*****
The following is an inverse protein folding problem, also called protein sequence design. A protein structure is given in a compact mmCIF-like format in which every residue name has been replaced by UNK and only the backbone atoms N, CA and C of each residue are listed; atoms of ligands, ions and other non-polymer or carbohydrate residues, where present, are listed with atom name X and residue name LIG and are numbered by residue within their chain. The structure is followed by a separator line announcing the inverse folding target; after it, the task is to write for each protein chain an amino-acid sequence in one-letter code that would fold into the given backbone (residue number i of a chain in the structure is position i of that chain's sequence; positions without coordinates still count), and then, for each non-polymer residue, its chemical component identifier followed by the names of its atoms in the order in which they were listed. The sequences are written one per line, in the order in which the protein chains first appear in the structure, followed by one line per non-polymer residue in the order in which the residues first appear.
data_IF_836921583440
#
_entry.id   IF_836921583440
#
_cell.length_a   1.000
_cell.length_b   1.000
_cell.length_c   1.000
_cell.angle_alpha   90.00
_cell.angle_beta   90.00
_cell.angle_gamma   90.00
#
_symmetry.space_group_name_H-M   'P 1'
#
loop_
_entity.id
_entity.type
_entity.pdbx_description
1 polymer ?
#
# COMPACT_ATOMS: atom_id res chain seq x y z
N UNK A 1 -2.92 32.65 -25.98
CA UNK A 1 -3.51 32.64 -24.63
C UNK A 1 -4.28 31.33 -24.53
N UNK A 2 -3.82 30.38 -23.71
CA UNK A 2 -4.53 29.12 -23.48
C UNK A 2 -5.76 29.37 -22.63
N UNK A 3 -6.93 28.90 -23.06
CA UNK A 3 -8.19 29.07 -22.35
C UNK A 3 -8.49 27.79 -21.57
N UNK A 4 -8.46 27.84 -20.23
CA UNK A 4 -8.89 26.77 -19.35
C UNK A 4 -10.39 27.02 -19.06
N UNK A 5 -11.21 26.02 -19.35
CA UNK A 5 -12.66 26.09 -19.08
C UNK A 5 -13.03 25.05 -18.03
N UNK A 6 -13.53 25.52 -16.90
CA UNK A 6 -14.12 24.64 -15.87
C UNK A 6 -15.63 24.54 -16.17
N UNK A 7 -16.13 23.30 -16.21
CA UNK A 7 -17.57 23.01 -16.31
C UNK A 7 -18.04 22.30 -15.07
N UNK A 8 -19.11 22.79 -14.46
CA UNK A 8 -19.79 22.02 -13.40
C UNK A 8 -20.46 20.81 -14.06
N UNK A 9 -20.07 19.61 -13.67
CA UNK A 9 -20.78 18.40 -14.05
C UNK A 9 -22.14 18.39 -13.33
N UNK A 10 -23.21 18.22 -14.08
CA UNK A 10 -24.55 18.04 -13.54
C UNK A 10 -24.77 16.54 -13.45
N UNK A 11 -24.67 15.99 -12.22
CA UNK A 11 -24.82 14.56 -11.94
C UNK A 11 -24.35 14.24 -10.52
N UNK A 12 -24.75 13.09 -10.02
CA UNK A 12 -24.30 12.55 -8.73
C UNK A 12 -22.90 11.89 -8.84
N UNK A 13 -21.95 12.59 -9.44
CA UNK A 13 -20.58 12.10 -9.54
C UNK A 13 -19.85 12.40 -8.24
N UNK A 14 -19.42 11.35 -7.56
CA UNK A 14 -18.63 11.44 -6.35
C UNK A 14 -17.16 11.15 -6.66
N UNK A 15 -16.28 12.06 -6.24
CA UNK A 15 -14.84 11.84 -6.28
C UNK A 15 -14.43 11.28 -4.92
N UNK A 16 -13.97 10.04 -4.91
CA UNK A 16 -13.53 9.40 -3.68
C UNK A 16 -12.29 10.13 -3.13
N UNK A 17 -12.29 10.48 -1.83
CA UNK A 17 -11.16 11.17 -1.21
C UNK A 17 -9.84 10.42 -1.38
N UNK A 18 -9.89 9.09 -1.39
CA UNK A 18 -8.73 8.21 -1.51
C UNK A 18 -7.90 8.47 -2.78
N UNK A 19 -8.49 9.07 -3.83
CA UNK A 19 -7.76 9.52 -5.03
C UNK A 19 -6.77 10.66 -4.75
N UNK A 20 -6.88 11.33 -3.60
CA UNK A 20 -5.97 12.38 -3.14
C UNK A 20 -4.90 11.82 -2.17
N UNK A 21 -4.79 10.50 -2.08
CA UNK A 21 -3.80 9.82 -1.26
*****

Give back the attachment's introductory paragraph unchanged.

The following is an inverse protein folding problem, also called protein sequence design. A protein structure is given in a compact mmCIF-like format in which every residue name has been replaced by UNK and only the backbone atoms N, CA and C of each residue are listed; atoms of ligands, ions and other non-polymer or carbohydrate residues, where present, are listed with atom name X and residue name LIG and are numbered by residue within their chain. The structure is followed by a separator line announcing the inverse folding target; after it, the task is to write for each protein chain an amino-acid sequence in one-letter code that would fold into the given backbone (residue number i of a chain in the structure is position i of that chain's sequence; positions without coordinates still count), and then, for each non-polymer residue, its chemical component identifier followed by the names of its atoms in the order in which they were listed. The sequences are written one per line, in the order in which the protein chains first appear in the structure, followed by one line per non-polymer residue in the order in which the residues first appear.